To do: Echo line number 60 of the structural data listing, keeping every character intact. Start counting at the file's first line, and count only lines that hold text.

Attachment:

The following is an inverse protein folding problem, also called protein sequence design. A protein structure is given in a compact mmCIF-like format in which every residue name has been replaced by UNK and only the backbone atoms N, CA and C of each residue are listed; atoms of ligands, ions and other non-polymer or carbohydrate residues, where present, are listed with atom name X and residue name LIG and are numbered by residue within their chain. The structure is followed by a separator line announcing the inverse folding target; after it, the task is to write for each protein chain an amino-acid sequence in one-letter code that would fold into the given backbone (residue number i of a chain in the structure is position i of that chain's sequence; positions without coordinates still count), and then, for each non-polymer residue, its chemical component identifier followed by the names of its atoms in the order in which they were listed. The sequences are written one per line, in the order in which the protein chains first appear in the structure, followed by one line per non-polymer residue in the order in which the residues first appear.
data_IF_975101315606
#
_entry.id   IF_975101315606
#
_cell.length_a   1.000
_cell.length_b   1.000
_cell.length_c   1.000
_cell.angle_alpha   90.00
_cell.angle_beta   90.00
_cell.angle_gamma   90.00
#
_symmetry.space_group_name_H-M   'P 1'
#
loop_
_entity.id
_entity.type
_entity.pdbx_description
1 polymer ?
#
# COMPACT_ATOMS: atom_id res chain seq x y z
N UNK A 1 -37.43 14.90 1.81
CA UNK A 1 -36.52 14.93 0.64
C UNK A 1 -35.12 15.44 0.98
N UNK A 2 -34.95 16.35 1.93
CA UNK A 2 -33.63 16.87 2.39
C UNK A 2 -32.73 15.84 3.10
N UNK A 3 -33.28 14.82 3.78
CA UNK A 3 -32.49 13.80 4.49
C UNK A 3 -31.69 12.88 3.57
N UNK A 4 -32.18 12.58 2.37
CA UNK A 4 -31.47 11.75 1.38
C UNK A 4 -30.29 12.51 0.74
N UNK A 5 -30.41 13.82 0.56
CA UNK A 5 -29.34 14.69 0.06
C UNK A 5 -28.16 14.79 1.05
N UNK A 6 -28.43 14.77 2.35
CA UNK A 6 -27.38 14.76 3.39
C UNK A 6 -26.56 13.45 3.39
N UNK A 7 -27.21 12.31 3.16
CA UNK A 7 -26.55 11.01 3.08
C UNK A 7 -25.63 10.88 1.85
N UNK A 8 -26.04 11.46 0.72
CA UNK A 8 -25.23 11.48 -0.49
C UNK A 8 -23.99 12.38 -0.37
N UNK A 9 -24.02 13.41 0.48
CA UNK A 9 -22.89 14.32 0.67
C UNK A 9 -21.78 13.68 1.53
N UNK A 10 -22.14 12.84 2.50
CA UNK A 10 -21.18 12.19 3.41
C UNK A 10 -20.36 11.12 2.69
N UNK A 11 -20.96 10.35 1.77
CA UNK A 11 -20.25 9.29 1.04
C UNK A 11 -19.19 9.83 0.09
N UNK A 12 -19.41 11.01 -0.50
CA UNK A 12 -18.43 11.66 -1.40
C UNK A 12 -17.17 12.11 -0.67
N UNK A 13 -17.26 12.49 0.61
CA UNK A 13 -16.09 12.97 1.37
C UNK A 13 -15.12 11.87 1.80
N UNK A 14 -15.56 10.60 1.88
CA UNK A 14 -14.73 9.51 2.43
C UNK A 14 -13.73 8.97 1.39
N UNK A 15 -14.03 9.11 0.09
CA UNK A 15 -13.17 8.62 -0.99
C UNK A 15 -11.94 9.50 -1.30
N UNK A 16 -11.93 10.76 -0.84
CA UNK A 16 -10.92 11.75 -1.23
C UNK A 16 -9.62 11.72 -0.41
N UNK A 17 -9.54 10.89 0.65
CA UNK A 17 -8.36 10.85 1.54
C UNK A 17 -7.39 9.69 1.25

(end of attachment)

C UNK A 13 -15.12 11.87 1.80